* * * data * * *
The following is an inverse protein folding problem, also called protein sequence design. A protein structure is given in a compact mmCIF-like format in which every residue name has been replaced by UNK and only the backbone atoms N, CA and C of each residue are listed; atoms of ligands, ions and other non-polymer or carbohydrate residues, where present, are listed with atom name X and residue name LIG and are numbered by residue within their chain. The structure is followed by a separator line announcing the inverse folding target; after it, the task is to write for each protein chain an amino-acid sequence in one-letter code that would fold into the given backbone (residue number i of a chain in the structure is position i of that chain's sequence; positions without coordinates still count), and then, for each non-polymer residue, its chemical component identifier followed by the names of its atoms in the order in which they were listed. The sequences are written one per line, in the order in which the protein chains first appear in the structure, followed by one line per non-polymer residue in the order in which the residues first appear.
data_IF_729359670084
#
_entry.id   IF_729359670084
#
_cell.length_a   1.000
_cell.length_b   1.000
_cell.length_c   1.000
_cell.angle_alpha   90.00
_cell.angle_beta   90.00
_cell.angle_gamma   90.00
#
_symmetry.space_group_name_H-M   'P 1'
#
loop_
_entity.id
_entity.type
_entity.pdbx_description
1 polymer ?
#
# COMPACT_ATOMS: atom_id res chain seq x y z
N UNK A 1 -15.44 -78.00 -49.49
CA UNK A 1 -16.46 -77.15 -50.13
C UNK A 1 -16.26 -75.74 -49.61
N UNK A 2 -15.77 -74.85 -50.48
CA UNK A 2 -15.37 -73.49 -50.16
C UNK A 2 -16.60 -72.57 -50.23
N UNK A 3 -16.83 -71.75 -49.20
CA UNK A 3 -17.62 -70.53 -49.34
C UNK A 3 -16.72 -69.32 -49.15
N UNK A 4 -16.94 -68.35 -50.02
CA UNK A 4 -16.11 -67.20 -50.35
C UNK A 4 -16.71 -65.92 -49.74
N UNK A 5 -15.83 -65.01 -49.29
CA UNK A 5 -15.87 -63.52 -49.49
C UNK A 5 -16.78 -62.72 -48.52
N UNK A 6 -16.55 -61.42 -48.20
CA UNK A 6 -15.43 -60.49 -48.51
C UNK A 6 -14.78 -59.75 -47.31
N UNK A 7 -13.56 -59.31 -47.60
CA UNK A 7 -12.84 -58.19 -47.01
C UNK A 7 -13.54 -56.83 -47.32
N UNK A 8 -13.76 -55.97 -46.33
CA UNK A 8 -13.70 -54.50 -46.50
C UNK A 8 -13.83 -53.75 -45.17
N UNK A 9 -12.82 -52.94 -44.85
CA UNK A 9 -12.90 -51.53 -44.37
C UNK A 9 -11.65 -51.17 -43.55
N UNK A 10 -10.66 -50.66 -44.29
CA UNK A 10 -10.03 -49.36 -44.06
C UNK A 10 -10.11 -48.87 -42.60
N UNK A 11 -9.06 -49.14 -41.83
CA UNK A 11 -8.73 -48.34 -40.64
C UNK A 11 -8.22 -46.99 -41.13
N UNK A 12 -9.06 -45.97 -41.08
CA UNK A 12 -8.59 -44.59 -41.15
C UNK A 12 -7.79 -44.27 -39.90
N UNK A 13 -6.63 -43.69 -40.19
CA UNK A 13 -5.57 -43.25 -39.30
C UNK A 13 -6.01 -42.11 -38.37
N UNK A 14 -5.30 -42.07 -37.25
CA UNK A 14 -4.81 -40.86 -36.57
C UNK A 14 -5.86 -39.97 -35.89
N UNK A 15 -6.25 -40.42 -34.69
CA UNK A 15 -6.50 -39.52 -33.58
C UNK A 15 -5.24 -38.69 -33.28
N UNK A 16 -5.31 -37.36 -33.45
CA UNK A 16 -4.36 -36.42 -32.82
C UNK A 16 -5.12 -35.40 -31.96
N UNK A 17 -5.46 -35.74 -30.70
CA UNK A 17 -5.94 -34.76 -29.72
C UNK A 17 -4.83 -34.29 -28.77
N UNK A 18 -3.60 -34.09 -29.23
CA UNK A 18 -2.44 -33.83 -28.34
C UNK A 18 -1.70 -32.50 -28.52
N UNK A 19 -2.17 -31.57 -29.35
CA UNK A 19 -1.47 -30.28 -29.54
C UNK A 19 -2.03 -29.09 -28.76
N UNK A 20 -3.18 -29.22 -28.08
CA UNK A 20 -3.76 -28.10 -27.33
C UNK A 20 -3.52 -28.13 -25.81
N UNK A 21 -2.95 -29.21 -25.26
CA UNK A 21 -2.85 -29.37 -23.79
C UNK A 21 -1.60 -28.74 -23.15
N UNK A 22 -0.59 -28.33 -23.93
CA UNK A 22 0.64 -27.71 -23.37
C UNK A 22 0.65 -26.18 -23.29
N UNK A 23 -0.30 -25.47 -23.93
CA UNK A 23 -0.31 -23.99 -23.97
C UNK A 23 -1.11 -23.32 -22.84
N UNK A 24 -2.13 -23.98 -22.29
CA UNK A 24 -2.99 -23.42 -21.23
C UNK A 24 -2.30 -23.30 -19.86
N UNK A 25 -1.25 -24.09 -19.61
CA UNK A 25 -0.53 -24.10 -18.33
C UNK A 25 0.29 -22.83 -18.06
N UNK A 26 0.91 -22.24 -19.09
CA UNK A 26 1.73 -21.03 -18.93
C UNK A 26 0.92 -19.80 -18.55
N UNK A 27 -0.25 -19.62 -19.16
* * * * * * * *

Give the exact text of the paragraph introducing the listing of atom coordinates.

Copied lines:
The following is an inverse protein folding problem, also called protein sequence design. A protein structure is given in a compact mmCIF-like format in which every residue name has been replaced by UNK and only the backbone atoms N, CA and C of each residue are listed; atoms of ligands, ions and other non-polymer or carbohydrate residues, where present, are listed with atom name X and residue name LIG and are numbered by residue within their chain. The structure is followed by a separator line announcing the inverse folding target; after it, the task is to write for each protein chain an amino-acid sequence in one-letter code that would fold into the given backbone (residue number i of a chain in the structure is position i of that chain's sequence; positions without coordinates still count), and then, for each non-polymer residue, its chemical component identifier followed by the names of its atoms in the order in which they were listed. The sequences are written one per line, in the order in which the protein chains first appear in the structure, followed by one line per non-polymer residue in the order in which the residues first appear.